Various Mechanisms by which Periodontal Disease can Cause ED

  • Micro and macrovascular changes

Endothelial dysfunction is a common manifestation of the systemic effects of periodontal diseases. This refers to various pathological conditions, such as alteration in anticoagulant and anti-inflammatory features of the endothelium, vascular growth impairment, and altered vascularremodelling. A combination of endothelial dysfunction and inflammation leads to serious disorders such as atherosclerosis. This blockage of the arteries and capillaries or smooth muscle relaxation may result in the ED [12]. Endothelial dysfunction is the most studied feature and characteristic od ED. Men with endothelial dysfunction are said to present with ED [13]. The penile vasculature is small and atherosclerosis may begin essentially in small vasculature and gradually shifts to larger vasculature. Advanced age is a strong predictor of endothelial dysfunction and ED in elderly patients [14]. Ageing males are at increased risk for ED and the cause for inflammation leading to endothelial dysfunction can be many, such as hypertension, stress, smoking and others.

  • Inflammation and inflammatory mediators

The cytokines that are commonly involved in periodontal disease are IL- 1, IL- 6and TNF- α. A significant increase in the risk for developing endothelial dysfunction resulting in ED may be associated with high levels of inflammatory mediators such as interleukin (IL)-6, IL-8, tumour necrosis factor-alpha (TNF-α), and IL-1 [15,16]. Among all the cytokines, TNF- α plays a major role in causing ED [17]. Periodontitis also induces local and systemic elevation of proinflammatory cytokines, such as TNF-α, IL-1 and IL-6 [18,19]. Furthermore, multiple studies have shown a reduction in TNF-α levels after successful periodontal treatment [20,21]. It has also been reported that, significant higher plasma levels of TNF-α were associated with moderate to severe ED [22,23] thus explaining their role in maintenance of healthy vasculature [24] (Figure 1).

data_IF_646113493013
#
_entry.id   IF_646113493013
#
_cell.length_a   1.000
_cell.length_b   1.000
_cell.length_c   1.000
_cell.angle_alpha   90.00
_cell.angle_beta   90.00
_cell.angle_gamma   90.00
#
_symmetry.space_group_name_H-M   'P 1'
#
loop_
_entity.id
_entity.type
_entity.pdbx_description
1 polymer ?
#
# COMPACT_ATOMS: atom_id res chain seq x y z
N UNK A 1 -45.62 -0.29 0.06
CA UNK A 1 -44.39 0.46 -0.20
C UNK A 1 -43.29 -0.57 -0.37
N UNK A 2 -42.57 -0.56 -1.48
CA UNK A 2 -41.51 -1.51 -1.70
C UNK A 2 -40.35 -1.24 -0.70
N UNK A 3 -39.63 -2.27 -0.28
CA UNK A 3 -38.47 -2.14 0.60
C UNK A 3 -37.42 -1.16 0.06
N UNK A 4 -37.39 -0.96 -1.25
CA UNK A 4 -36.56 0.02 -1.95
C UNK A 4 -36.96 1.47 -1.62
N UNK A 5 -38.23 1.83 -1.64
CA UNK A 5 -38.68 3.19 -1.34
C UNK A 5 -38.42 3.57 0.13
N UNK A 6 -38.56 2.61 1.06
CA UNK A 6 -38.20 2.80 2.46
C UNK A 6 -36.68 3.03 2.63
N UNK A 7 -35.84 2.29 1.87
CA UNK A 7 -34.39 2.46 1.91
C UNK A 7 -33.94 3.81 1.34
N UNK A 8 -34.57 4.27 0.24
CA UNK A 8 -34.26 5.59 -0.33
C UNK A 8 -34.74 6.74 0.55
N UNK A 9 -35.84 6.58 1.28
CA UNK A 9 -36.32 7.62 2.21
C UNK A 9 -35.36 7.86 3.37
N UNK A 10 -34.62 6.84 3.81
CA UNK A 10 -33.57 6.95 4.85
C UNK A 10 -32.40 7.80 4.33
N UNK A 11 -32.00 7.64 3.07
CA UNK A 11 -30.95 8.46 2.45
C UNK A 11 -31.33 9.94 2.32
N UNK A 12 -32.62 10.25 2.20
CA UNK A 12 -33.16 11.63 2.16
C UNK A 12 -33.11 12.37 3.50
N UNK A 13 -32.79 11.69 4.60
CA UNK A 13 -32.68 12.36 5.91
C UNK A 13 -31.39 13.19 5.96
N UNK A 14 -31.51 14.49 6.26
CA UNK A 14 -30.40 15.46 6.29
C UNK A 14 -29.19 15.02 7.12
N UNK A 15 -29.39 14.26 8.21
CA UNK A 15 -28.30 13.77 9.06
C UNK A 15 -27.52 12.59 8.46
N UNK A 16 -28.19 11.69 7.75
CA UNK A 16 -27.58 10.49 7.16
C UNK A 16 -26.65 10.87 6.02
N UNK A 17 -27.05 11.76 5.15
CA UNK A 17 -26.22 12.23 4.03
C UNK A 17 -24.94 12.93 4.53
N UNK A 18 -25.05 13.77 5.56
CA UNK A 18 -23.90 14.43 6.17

• Oxidative stress

Endothelial dysfunction due to inflammatory changes will cause release of reactive oxygen species (ROS) [25]. Increased production of ROS will increase the inactivation in nitric oxide (NO). NO is an important chemical that mediates penile erection. The damage to the antioxidant system may worsen the endothelial dysfunction. Furthermore, an animal study on rat model demonstrated that the periodontitis-induced mild systemic inflammation resulted in reduced expression and activity of endothelial Nitric Oxide synthase in penile tissues [26,27]. The effective management of ED should involve examination for all of these factors in consult with a urologist.

Figure 1: Mechanisms by which periodontitis can cause ED.

Conclusion

Oral health has several systemic associations. The relationship of periodontal diseases to ED is confirmed by short term studies, but longitudinal studies are required to establish a powerful link between the two. However, maintenance of oral hygiene and periodontal treatment has to be emphasized in patients with ED.

Conflicts of Interest

Nill